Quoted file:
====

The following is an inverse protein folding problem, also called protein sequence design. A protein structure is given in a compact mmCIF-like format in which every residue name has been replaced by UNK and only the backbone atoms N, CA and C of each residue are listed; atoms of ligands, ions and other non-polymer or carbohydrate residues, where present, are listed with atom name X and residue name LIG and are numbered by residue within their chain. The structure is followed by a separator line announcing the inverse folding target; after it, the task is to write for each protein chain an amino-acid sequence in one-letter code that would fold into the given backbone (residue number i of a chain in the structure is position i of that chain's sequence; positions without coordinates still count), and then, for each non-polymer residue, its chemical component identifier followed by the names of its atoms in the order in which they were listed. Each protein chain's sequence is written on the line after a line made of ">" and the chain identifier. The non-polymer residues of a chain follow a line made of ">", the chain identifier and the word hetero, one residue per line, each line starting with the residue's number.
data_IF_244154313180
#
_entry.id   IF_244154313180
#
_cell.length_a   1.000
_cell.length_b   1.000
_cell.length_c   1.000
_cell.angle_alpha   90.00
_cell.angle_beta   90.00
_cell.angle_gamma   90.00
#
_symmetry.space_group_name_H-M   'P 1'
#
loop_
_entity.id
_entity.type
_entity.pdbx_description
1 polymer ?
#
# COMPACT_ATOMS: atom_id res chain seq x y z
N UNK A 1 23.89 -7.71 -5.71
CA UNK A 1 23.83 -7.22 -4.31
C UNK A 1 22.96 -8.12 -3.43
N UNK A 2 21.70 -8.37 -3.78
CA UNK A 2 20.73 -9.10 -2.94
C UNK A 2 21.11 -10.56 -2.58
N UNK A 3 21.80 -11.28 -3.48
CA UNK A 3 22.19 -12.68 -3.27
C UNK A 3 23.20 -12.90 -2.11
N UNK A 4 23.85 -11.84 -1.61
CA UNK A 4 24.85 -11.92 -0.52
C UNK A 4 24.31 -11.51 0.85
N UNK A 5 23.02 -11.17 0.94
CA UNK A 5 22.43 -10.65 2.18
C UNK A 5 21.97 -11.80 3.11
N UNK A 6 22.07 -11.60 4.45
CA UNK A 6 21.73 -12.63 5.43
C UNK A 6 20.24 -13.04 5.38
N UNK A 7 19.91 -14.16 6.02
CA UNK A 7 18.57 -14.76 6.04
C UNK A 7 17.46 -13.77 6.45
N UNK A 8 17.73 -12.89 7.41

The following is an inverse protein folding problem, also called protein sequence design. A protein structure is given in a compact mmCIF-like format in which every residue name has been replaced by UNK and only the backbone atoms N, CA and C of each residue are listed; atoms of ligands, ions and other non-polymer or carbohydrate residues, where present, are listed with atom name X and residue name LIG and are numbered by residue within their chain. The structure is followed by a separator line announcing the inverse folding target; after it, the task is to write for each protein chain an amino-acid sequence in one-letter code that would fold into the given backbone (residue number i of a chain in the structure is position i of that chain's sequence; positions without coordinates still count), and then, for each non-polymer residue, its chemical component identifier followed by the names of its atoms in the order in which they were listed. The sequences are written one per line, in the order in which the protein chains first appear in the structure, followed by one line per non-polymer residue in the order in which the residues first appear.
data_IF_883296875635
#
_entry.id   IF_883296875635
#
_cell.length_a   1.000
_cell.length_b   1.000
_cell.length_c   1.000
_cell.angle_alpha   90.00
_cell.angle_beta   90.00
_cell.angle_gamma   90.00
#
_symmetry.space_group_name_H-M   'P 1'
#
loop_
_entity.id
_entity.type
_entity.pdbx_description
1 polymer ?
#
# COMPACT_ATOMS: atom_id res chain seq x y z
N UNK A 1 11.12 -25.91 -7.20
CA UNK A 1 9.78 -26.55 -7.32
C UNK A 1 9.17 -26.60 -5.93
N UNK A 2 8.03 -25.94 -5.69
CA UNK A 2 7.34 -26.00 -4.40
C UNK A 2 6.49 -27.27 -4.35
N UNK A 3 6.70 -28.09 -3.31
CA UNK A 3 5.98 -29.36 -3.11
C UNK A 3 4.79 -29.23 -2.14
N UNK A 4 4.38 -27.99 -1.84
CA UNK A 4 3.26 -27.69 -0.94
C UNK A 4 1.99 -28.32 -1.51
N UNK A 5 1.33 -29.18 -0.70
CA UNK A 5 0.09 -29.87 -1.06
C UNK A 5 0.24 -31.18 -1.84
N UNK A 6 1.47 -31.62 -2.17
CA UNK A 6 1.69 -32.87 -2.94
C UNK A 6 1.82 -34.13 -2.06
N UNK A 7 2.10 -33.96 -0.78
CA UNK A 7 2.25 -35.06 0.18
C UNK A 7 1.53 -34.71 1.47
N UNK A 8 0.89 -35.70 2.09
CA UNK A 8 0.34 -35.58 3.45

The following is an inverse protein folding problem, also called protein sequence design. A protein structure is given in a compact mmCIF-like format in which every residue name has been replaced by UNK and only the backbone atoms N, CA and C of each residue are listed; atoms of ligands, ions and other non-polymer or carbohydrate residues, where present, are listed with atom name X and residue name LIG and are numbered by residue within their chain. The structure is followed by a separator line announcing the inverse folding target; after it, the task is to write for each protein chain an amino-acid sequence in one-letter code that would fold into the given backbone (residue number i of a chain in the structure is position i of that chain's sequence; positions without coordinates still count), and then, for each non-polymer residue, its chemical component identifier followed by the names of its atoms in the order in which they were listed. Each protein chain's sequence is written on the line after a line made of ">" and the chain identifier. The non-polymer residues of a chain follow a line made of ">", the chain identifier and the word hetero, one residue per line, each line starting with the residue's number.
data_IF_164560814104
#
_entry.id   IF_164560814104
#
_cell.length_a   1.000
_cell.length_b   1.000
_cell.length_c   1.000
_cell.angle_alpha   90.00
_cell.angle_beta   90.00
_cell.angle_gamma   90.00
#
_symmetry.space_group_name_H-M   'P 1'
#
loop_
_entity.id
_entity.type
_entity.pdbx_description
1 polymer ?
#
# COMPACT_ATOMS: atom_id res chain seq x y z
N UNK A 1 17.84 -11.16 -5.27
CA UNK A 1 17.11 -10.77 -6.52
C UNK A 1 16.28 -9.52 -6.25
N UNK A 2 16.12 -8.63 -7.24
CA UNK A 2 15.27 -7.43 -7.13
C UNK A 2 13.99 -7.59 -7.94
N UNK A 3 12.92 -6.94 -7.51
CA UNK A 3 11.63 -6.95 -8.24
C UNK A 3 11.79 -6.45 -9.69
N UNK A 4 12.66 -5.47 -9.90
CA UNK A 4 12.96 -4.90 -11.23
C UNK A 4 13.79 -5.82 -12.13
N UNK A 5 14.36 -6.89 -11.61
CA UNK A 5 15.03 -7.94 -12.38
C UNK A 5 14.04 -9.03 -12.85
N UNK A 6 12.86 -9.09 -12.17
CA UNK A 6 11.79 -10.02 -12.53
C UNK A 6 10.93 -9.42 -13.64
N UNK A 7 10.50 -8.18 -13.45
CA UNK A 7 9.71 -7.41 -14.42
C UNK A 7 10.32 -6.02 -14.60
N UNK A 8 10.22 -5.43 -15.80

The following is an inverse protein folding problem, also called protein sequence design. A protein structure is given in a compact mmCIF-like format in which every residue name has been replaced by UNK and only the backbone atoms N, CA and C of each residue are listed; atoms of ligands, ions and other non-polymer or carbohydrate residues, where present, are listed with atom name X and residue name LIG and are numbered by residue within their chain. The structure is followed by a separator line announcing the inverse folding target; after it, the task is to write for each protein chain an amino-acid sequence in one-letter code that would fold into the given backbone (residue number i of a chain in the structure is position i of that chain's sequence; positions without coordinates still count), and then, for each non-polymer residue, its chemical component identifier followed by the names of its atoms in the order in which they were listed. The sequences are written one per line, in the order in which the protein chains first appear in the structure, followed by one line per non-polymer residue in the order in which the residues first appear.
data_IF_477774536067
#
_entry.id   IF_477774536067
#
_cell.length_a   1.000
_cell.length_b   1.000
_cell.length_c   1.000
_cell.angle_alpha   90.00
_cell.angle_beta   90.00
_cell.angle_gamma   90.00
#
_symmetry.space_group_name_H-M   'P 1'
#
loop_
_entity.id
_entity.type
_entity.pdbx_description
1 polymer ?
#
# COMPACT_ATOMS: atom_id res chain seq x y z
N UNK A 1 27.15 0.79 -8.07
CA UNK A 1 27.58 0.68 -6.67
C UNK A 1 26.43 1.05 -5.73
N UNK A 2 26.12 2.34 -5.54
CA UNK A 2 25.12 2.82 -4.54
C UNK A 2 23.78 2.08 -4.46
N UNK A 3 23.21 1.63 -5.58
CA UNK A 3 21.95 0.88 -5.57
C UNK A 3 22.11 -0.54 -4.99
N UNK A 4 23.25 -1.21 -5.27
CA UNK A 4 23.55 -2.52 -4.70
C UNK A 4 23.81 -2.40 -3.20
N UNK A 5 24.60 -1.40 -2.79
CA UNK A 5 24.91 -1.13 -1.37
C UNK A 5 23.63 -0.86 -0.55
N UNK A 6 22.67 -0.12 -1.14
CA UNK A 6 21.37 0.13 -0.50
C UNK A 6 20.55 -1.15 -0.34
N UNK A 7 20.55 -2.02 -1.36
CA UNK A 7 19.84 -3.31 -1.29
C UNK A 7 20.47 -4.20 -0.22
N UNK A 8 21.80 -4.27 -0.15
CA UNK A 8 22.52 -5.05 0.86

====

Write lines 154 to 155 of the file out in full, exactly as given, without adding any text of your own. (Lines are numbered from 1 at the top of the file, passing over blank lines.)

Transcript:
C UNK A 1 26.43 1.05 -5.73
N UNK A 2 26.12 2.34 -5.54